When you walk into a Christian bookstore, you’ve probably noticed all of the “Christian” merchandise the store offers. Perhaps you were even surprised at what all they did offer. As you make your way up and down the aisles, you will notice a variety of t-shirts, CDs, books, bumper stickers, or even some “testamints.” It’s really the Christian hub for any good Christian who wants to separate himself from the world and demonstrate to his lost friends that he is a “real” or “sold out” follower of Christ. Or is it?

Many of the things I’ve listed above contribute to what is termed the “Christian Subculture.” While these things are not inherently bad, I often wonder what kind of witness they are to the outside world. I would even argue that many of these things are attractive only to Christians, and confusing or even repelling to others regarding what it means to be a follower of Christ. Let’s be honest: The Christian subculture is a bubble. And Jesus calls those who follow Him to live among those in the culture, not to create a subculture to protect ourselves from the outside world. One area the church must fight against this sub-culture mindset the strongest is its ministry to students. Here’s a few practical ways to fight against the current of the Christian sub-culture in your student ministry:

  1. Do What is Best, As Opposed to What Will Keep You Busy

We often mistake busyness for godliness. However, this is rarely an accurate assessment. We have become great at keeping our student ministries busy in hopes that it will “keep them away from the world.” Yet, this philosophy focuses on the external actions, as opposed to the internal desires of the heart. This strategy also neglects the command of Jesus to “Go” (Matt. 28:19). A student’s heart will not be changed just because he attended every youth event the church hosted this year. Instead of simply trying to make our students busy, we need to focus on the best way to teach our students the gospel, and how they can in turn live out the gospel in their sphere of influence outside of the church.

  1. Equipping Students to be on Mission

Another danger of the Christian subculture is the focus upon simply keeping students “safe” and doesn’t actually teach them to engage the world with the gospel. If a student in our ministry knows Christ personally, he has the ability to share this message with others. Instead we often short change our students by simply taking them to Christian concerts, taking them to the latest Christian movie, or hosting fun events at the church. Now I’m not opposed to any of the examples just listed, but if that’s all we’re doing, we are doing our students a huge disservice. How tragic it would be for a student to come through our ministry and never engage in the mission of Jesus? Challenge your students by teaching them, and then showing them how to fulfill God’s mission for the world outside the church walls, and outside of the Christian subculture.

  1. Smashing the Idols of Culture Idolatry

An idol is anything that takes the place of God. It’s not limited to the wooden statues we saw people bowing down to in the Old Testament, but anything that is esteemed in the place of God through our affections and desires can be labeled an idol. Alvin Reid has properly termed the Christian subculture as “idolatry.” Our culture of Jesus has become more important than the actual Jesus we are called to worship and obey. Reid says, “We are not to be like the world. But our [Christian] subculture is definitely not making us more like Jesus.” We can’t assume effective disciple-making is a result of Christian music, cliché slogans, or youth group events. We must recognize the culture we have created for ourselves has become idolatrous, and we need to smash the idols we have created. It’s not a quick fix, but it’s a process that begins with a desire for students to know Jesus in an authentic way. Truly knowing Jesus results in a life that is transformed (cf. Rom. 12:2), which means living a life on mission outside of the cultural idols of the Christian subculture.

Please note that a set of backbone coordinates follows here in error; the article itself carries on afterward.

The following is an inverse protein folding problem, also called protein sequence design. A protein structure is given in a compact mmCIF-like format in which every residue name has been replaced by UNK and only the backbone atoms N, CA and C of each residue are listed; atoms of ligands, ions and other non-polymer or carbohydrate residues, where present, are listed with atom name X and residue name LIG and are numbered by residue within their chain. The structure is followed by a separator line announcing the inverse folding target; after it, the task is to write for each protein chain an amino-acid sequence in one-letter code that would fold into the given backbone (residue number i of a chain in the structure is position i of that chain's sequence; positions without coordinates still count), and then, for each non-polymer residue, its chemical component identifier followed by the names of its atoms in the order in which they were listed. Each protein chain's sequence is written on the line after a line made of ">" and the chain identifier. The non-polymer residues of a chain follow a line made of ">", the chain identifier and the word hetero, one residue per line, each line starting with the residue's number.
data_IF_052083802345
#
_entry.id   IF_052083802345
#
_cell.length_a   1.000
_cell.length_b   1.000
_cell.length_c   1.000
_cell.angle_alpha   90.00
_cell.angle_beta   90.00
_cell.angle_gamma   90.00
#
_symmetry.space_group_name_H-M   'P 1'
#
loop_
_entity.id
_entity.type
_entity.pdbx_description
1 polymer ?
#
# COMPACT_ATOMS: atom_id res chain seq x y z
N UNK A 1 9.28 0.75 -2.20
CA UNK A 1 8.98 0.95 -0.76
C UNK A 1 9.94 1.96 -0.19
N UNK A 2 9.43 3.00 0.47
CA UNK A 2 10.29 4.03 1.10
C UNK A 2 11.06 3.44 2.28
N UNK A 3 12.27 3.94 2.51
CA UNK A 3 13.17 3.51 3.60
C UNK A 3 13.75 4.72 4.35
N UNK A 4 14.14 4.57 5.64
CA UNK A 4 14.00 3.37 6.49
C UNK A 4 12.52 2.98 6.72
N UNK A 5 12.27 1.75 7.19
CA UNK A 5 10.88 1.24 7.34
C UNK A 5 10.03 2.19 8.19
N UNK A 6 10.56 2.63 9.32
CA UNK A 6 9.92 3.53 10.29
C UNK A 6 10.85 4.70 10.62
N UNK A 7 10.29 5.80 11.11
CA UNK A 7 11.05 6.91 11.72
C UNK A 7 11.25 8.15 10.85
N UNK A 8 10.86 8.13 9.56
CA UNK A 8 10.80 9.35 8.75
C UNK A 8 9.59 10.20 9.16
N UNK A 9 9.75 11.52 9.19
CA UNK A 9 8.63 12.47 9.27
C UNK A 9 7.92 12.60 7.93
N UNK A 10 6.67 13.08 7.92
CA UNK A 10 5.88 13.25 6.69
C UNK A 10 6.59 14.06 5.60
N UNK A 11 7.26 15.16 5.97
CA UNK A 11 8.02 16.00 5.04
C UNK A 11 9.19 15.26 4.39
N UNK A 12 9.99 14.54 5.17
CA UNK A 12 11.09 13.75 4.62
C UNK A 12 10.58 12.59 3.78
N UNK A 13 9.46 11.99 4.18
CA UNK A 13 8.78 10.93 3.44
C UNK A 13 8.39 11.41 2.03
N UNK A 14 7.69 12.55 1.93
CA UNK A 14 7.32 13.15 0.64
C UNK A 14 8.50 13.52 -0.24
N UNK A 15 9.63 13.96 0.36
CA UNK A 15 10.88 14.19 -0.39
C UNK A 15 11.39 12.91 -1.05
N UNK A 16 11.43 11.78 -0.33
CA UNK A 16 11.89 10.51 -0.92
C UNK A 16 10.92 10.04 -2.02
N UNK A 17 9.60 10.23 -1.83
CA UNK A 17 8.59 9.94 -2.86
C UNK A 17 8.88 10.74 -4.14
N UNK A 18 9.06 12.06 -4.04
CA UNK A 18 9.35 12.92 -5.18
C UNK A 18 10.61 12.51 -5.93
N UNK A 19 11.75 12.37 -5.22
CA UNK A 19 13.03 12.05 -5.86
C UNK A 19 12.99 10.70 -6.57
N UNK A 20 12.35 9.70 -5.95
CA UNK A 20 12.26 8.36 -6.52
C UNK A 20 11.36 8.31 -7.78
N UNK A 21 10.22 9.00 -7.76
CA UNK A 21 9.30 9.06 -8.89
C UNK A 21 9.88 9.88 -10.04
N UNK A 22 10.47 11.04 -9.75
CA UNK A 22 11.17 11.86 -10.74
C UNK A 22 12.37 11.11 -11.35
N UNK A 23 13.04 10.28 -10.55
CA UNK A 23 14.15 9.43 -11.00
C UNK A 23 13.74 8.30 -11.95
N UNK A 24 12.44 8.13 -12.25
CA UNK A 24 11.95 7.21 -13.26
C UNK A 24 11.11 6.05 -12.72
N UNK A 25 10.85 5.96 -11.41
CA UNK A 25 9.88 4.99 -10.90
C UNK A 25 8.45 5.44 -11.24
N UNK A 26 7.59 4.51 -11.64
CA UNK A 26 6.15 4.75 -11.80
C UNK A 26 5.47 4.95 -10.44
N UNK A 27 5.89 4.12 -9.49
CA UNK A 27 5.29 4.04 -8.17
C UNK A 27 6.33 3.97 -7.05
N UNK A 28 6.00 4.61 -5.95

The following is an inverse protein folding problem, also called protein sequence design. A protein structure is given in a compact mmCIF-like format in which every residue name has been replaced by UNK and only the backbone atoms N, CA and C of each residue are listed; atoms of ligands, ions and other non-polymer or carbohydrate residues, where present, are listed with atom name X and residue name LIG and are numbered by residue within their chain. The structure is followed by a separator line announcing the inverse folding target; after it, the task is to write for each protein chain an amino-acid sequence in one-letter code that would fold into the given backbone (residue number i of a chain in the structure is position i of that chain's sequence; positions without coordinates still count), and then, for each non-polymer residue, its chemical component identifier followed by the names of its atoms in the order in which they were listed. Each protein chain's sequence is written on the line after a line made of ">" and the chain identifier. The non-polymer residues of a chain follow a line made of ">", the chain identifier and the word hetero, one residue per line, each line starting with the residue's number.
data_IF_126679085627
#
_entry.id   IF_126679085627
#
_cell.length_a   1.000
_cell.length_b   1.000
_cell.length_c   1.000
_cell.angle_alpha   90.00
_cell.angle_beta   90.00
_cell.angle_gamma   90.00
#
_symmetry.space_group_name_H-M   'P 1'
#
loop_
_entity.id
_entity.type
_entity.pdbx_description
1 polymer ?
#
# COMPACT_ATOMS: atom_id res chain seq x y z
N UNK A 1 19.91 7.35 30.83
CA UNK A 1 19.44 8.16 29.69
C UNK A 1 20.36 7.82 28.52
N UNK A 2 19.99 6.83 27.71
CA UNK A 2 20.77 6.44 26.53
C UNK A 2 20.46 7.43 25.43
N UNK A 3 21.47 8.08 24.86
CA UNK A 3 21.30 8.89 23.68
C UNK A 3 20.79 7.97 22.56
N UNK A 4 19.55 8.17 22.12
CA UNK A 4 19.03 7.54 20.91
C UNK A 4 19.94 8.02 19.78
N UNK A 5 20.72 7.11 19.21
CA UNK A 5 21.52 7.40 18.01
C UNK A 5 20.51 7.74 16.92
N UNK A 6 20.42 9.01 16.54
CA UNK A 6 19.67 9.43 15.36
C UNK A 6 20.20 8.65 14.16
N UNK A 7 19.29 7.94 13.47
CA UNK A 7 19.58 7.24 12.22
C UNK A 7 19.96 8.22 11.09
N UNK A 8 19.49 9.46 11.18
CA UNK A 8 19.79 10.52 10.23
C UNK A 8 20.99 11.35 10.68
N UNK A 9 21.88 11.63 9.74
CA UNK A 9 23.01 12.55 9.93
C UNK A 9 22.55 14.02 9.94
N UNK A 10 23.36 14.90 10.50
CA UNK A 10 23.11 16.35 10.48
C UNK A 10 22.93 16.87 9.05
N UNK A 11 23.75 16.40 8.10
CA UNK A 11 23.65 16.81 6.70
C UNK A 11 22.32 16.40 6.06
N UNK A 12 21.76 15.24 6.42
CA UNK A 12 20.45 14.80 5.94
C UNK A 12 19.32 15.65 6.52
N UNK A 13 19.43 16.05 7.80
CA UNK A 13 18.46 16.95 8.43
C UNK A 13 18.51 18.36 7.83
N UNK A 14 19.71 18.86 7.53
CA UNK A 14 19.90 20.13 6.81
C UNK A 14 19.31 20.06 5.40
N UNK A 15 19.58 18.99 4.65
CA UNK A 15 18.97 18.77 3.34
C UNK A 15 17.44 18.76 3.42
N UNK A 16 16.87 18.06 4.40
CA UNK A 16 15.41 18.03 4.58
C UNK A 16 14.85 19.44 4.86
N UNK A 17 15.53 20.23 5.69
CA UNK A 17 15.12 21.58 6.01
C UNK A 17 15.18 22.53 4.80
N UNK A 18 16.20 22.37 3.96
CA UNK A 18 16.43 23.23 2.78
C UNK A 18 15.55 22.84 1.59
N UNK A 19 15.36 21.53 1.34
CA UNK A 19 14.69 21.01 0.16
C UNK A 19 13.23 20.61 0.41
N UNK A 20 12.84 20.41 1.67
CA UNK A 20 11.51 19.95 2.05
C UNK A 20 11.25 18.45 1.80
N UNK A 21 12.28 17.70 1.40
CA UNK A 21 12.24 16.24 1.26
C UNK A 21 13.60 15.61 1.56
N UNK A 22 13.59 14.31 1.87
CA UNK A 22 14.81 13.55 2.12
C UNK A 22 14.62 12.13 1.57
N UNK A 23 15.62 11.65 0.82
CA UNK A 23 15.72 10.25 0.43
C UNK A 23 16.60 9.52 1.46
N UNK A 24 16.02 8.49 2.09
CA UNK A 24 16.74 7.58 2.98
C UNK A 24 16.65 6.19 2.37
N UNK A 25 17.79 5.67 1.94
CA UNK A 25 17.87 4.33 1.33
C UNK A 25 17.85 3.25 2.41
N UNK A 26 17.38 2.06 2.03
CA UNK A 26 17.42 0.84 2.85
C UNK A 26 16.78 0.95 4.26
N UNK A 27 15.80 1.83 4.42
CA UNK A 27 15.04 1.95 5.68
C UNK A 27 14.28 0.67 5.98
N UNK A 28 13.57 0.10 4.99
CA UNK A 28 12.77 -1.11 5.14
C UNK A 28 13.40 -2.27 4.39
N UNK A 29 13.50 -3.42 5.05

With these principles, I hope it will help you think through how you can smash the idols of the Christian subculture in your own life, and in the lives of those in your student ministry. I’m obviously not saying you need to go out and burn all of your Christian t-shirts (although it may not be a bad idea to burn some of them). But understanding and then implementing changes strategically into your ministry to align with the mission of Jesus is the goal. As mentioned earlier, the Christian subculture is a bubble. But it only takes a small pin to burst a bubble. Be that pin. Burst the bubble, and by the power of Gods’ Spirit, let your students live out what God has created them for.

Mark Etheridge currently serves as Youth Pastor at Mount Olive Baptist Church in Pittsboro, NC. He is also enrolled at Southeastern Baptist Theological Seminary in their Master of Divinity program in Christian ministry. You can connect with Mark on both Twitter and Facebook.

Terrace Crawford New Podcast is Live

ThisWeekinYMHeaderPODCAST is LIVE:  The podcast will be available online at, via iTunes, and at!  Every Thursday there will be a new episode.
PREMIERE EPISODE: This Week in Youth Ministry – Episode 1: How to Jump Start Your Parent Ministry, featuring Jeremy Lee, the founder of  Plus+ Tony Nolan, speaker on the WinterJam Tour, drops by to talk about how you can prep your students for events. Terrace Crawford also gives you the scoop on how you can win a GoPro!


RUNNING TIME:   56 minutes. Episodes to follow will be 35 min.